50. Whatever this terrifying thing is // Arabia: There be also many other beasts, full wicked and cruel, that be not mickle [much] more than a bear, and they have the head like a boar, and they have six feet, and on every foot two large claws, trenchant; and the body is like a bear, and the tail as a lion.

You can read all of The Travels of Sir John Mandeville here.

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15 Powerful Quotes From Margaret Atwood
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MICHAL CIZEK/AFP/Getty Images

It turns out the woman behind such eerily prescient novels as The Handmaid’s Tale and Oryx and Crake is just as wise as her tales are haunting. Here are 15 of the most profound quips from author, activist, and Twitter enthusiast Margaret Atwood, who was born on this day in 1939.

1. On her personal philosophy

 “Optimism means better than reality; pessimism means worse than reality. I’m a realist.”

— From a 2004 interview with The Guardian

2. On the reality of being female

“Men often ask me, Why are your female characters so paranoid? It’s not paranoia. It’s recognition of their situation.”

— From a 1990 interview with The Paris Review

3. On limiting how her politics influence her characters

“You know the myth: Everybody had to fit into Procrustes’ bed and if they didn’t, he either stretched them or cut off their feet. I’m not interested in cutting the feet off my characters or stretching them to make them fit my certain point of view.”

— From a 1997 interview with Mother Jones

4. On so-called “pretty” works of literature

“I don’t know whether there are any really pretty novels … All of the motives a human being may have, which are mixed, that’s the novelists’ material. … We like to think of ourselves as really, really good people. But look in the mirror. Really look. Look at your own mixed motives. And then multiply that.”

— From a 2010 interview with The Progressive

5. On the artist’s relationship with her fans

“The artist doesn’t necessarily communicate. The artist evokes … [It] actually doesn’t matter what I feel. What matters is how the art makes you feel.”

— From a 2004 interview with The Guardian

6. On the challenges of writing non-fiction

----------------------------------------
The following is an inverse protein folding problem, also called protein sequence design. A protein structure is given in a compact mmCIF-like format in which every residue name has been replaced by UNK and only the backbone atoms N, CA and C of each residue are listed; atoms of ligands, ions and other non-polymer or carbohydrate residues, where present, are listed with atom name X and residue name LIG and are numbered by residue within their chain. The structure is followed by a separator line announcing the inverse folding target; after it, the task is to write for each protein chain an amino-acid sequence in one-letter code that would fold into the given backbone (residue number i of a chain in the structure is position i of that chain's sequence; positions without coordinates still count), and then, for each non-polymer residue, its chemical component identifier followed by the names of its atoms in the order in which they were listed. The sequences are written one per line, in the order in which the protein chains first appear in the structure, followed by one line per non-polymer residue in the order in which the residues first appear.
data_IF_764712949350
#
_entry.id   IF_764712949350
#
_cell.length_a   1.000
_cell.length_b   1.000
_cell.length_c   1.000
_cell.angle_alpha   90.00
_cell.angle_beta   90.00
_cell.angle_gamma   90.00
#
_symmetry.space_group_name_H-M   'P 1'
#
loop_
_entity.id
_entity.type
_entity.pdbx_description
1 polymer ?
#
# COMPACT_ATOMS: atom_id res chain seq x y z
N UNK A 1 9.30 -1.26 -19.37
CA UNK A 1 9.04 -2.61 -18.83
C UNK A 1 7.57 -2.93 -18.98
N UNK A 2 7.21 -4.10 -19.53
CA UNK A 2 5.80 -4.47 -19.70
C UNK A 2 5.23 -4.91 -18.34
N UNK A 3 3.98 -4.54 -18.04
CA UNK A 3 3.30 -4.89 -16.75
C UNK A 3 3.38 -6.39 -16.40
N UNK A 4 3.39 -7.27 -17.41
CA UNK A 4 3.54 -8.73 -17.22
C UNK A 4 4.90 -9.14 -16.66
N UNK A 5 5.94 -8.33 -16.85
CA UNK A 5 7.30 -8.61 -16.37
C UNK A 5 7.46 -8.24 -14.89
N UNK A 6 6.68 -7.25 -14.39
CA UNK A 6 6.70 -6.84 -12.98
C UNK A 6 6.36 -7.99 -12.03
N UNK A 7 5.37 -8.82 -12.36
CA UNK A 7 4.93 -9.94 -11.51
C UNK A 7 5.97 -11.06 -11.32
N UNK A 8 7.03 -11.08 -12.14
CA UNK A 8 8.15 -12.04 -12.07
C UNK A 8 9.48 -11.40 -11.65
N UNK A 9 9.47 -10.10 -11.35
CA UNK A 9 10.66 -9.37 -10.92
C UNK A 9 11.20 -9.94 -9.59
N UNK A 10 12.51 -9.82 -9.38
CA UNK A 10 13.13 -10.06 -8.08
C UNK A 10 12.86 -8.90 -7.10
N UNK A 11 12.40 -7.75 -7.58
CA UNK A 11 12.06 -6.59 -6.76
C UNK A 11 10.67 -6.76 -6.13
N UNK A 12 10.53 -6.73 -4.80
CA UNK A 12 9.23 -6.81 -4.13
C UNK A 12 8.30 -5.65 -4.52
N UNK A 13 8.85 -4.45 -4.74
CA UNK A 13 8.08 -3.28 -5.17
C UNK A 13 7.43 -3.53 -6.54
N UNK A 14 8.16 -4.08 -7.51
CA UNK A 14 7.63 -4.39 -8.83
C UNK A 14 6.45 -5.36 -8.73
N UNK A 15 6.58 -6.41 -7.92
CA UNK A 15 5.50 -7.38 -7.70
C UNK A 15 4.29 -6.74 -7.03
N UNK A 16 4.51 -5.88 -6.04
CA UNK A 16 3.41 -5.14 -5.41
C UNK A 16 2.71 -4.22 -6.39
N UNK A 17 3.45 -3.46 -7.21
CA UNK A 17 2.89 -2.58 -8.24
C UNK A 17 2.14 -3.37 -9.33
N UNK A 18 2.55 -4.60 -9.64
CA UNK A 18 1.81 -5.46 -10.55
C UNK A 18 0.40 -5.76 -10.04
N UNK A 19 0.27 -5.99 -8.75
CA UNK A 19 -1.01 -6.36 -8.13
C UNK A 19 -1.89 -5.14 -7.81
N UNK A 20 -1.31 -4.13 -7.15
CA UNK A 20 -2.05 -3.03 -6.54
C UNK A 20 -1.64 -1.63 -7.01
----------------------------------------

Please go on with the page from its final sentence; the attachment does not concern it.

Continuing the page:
“When I was young I believed that ‘nonfiction’ meant ‘true.’ But you read a history written in, say, 1920 and a history of the same events written in 1995 and they’re very different. There may not be one Truth—there may be several truths—but saying that is not to say that reality doesn’t exist.”

— From a 1997 interview with Mother Jones

7. On poetry

“The genesis of a poem for me is usually a cluster of words. The only good metaphor I can think of is a scientific one: dipping a thread into a supersaturated solution to induce crystal formation.”

— From a 1990 interview with The Paris Review

8. On being labeled an icon

“All these things set a standard of behavior that you don’t necessarily wish to live up to. If you’re put on a pedestal you’re supposed to behave like a pedestal type of person. Pedestals actually have a limited circumference. Not much room to move around.”

— From a 2013 interview with The Telegraph

9. On how we’re all born writers

“[Everyone] ‘writes’ in a way; that is, each person has a ‘story’—a personal narrative—which is constantly being replayed, revised, taken apart and put together again. The significant points in this narrative change as a person ages—what may have been tragedy at 20 is seen as comedy or nostalgia at 40.”

— From a 1990 interview with The Paris Review

10. On the oppression at the center of The Handmaid's Tale

“Nothing makes me more nervous than people who say, ‘It can’t happen here. Anything can happen anywhere, given the right circumstances.” 

— From a 2015 lecture to West Point cadets

11. On the discord between men and women

“‘Why do men feel threatened by women?’ I asked a male friend of mine. … ‘They’re afraid women will laugh at them,’ he said. ‘Undercut their world view.’ … Then I asked some women students in a poetry seminar I was giving, ‘Why do women feel threatened by men?’ ‘They’re afraid of being killed,’ they said.”